12th December 1999

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The silent East

While a general sense of disillusionment about the polls pervades Tiger controlled areas, there appears to be more support for the UNP candidate than for the PA. But most people are reluctant to voice their opinion.

By Leon Berenger and Chris Kamalendran in Kokkadicholai currently under LTTE control

The LTTE is the key to the vote in Tamil- populated eastern cities, but civilians opt to remain mum about whom they would support saying, "ask the boys."

What has been openly said so far is that the LTTE dislikes the Kumaratunga government. The evidence of green flags and posters of UNP's Presidential candidate Ranil Wickremesinghe in some areas, however raises strong speculation that the LTTE does not mind the people backing the UNP.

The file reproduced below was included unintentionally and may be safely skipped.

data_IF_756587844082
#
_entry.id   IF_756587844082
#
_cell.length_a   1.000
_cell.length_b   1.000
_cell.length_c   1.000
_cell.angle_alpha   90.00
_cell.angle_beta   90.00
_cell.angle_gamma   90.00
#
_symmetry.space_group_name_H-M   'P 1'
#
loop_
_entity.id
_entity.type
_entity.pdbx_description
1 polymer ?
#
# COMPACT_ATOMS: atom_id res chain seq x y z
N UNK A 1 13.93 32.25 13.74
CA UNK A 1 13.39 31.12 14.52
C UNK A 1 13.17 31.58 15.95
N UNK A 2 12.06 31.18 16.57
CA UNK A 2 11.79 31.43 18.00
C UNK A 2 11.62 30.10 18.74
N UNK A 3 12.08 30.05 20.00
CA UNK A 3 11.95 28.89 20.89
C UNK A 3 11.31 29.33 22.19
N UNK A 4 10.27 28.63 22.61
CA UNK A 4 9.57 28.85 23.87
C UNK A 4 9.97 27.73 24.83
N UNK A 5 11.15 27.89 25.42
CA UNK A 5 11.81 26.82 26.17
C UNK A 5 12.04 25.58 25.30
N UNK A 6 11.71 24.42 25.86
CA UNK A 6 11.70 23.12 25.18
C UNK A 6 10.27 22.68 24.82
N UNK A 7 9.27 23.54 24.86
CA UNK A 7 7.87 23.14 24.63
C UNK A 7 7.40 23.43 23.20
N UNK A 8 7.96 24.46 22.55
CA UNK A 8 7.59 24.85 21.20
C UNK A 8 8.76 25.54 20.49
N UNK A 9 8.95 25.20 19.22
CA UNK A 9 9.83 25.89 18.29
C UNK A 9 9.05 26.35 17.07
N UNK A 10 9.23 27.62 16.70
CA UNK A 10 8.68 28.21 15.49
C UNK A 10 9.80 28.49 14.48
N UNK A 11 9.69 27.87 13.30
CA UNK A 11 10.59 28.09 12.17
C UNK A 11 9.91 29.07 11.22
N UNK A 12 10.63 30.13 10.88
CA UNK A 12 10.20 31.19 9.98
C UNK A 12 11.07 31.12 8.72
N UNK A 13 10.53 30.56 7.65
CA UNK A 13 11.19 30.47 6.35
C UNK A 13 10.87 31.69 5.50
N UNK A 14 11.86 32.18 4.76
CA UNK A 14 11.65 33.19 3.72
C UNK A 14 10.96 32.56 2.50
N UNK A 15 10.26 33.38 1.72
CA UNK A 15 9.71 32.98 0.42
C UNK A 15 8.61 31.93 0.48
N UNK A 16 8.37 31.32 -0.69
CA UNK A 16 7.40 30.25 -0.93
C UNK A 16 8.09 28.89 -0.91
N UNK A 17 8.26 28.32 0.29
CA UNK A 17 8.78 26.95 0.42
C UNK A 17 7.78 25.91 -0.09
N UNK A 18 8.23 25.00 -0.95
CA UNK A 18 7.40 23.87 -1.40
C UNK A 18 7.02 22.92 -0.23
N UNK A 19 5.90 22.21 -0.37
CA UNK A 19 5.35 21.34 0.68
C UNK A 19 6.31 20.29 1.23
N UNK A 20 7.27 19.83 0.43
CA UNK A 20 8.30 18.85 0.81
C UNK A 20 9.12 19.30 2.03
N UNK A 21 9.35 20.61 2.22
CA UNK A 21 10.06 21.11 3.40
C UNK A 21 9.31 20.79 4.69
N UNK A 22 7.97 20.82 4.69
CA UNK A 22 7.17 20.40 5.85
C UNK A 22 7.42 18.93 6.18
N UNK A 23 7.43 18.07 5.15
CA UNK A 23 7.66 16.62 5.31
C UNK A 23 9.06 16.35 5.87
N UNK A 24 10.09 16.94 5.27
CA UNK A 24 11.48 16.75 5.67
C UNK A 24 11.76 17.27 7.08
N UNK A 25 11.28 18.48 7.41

But, some within the government believe that the STF personnel were responsible for putting up the green flags and posters, a claim strongly denied by STF personnel. They say they are not involved in parochial politics and denounce those in the government who made the claim.

The Sunday Times learns that the Deputy Minister, M.L.A.M Hisbullah had taken up the matter with the government and clarification had been sought from the STF through the Police headquarters.